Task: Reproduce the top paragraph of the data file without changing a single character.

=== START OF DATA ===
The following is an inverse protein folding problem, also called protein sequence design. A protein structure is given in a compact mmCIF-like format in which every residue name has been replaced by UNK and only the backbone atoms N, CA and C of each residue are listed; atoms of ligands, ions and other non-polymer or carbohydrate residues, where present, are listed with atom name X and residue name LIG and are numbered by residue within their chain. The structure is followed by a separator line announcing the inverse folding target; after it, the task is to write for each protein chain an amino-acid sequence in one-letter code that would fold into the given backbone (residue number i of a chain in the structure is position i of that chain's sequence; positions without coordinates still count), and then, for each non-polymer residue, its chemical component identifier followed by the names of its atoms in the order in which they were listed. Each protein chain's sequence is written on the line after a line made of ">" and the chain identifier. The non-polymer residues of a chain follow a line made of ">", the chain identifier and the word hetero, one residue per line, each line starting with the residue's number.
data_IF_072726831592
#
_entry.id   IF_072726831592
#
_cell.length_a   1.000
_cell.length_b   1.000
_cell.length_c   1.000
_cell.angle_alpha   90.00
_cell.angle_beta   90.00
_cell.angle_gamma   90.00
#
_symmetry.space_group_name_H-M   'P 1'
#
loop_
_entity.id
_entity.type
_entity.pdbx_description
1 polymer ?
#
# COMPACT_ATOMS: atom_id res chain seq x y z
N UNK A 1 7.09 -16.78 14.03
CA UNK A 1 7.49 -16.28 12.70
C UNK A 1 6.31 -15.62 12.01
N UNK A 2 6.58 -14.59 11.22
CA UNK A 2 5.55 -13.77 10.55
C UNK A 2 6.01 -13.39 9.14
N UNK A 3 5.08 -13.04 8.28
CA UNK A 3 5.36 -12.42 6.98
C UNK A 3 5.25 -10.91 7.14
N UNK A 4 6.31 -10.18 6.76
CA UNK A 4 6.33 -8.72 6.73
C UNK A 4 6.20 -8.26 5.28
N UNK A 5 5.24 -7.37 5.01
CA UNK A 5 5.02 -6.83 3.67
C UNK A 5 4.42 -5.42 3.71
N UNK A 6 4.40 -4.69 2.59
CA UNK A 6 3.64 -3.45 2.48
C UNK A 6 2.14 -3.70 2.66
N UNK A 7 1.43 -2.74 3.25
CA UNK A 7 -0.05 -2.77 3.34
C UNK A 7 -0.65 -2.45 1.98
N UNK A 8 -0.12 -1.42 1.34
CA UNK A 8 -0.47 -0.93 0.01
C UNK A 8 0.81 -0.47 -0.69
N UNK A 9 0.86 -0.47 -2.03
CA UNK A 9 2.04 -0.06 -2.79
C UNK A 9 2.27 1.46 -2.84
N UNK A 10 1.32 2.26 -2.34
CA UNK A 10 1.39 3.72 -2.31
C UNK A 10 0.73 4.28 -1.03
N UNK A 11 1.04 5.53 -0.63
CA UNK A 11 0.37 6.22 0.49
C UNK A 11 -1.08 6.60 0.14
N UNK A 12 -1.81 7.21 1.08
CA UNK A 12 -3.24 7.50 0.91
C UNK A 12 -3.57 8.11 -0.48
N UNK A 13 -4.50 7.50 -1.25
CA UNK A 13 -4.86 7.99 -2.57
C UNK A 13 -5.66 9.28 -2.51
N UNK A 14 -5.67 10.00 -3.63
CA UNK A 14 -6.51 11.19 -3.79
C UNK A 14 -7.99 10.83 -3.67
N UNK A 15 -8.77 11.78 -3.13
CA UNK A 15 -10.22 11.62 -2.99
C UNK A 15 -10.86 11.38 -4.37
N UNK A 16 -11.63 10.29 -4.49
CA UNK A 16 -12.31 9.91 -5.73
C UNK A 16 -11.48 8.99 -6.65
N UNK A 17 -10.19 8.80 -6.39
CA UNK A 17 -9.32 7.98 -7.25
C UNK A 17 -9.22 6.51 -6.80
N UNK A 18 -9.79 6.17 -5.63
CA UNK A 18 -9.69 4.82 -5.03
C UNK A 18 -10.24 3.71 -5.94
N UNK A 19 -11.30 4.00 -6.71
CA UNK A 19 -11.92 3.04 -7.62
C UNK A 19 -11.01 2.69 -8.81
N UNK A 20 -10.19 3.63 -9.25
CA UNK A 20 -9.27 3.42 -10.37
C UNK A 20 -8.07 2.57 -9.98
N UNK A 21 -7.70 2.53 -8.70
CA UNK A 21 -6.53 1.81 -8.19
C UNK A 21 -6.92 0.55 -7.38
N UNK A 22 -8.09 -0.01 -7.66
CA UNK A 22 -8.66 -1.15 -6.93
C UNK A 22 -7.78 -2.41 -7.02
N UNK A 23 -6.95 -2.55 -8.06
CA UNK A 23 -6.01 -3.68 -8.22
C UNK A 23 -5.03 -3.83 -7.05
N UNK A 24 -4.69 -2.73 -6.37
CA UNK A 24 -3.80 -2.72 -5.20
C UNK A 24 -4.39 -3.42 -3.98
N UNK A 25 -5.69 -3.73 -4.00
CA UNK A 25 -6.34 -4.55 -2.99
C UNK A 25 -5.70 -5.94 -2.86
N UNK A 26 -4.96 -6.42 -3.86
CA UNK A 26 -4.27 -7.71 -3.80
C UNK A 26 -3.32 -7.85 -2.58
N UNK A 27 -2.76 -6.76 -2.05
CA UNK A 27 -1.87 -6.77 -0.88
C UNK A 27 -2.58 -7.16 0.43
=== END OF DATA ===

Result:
The following is an inverse protein folding problem, also called protein sequence design. A protein structure is given in a compact mmCIF-like format in which every residue name has been replaced by UNK and only the backbone atoms N, CA and C of each residue are listed; atoms of ligands, ions and other non-polymer or carbohydrate residues, where present, are listed with atom name X and residue name LIG and are numbered by residue within their chain. The structure is followed by a separator line announcing the inverse folding target; after it, the task is to write for each protein chain an amino-acid sequence in one-letter code that would fold into the given backbone (residue number i of a chain in the structure is position i of that chain's sequence; positions without coordinates still count), and then, for each non-polymer residue, its chemical component identifier followed by the names of its atoms in the order in which they were listed. Each protein chain's sequence is written on the line after a line made of ">" and the chain identifier. The non-polymer residues of a chain follow a line made of ">", the chain identifier and the word hetero, one residue per line, each line starting with the residue's number.